Records clerks typically work in healthcare settings. They may be employed in larger establishments such as hospitals, though any medical center with a wide variety of records may need records clerks. A typical day for records clerks could include organizing or storing charts that are no longer needed, retrieving charts from nurses or doctors who have not handed them in, adding extra sheets to files as needed by healthcare staff, and answering the phone to take messages and answer questions. Records clerks may also need to prepare charts for nurses and physicians.
Records clerks generally need at least a high school diploma or equivalent. Receptionist, secretary, and customer service experience may be beneficial; healthcare experience may or may not be required, but records clerks must be able to understand the terminology used by healthcare staff.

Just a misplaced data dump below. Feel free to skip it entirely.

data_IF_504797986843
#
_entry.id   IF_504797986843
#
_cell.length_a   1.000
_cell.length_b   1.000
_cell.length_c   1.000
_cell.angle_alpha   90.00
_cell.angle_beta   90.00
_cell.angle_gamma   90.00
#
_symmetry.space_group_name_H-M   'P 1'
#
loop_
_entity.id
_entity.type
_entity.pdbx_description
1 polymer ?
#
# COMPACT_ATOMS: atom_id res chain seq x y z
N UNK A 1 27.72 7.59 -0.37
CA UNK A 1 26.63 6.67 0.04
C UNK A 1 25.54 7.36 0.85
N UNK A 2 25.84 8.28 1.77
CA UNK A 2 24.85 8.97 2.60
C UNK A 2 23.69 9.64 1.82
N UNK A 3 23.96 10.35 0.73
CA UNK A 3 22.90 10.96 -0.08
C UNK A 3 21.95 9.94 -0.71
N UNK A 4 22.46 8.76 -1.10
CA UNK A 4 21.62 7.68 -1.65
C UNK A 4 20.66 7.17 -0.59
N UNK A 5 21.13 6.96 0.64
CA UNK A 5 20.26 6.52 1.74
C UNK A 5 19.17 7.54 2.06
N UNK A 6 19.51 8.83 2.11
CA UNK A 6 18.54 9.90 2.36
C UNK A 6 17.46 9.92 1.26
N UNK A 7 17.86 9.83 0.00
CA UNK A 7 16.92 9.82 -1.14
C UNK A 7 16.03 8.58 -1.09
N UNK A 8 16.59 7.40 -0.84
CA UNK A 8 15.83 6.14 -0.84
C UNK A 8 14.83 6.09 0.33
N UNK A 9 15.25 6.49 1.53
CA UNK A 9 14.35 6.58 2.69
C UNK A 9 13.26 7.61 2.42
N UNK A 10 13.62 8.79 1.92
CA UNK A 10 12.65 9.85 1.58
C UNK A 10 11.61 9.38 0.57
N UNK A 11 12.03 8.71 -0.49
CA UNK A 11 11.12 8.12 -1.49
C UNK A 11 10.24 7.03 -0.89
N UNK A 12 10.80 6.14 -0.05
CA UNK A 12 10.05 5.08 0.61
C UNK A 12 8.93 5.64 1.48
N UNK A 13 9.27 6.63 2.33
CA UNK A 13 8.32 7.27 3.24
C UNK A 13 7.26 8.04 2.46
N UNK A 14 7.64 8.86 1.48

Organization is crucial for records clerks. They need to handle many records at once, and each record may have dozens of files or pieces of paper. They must be able to work quickly to avoid work backing up, which could slow down the work of others. Additionally, they should be thorough and have a keen eye for detail. Records clerks may also have receptionist duties, so they need strong communication skills, and prior receptionist experience may be beneficial. Some records clerks positions may involve specific records programs which the clerk needs to be familiar with.
Records Clerk Tasks
Inventories records stored.
May assist in the destruction of records.
Locates and retrieves company records as requested.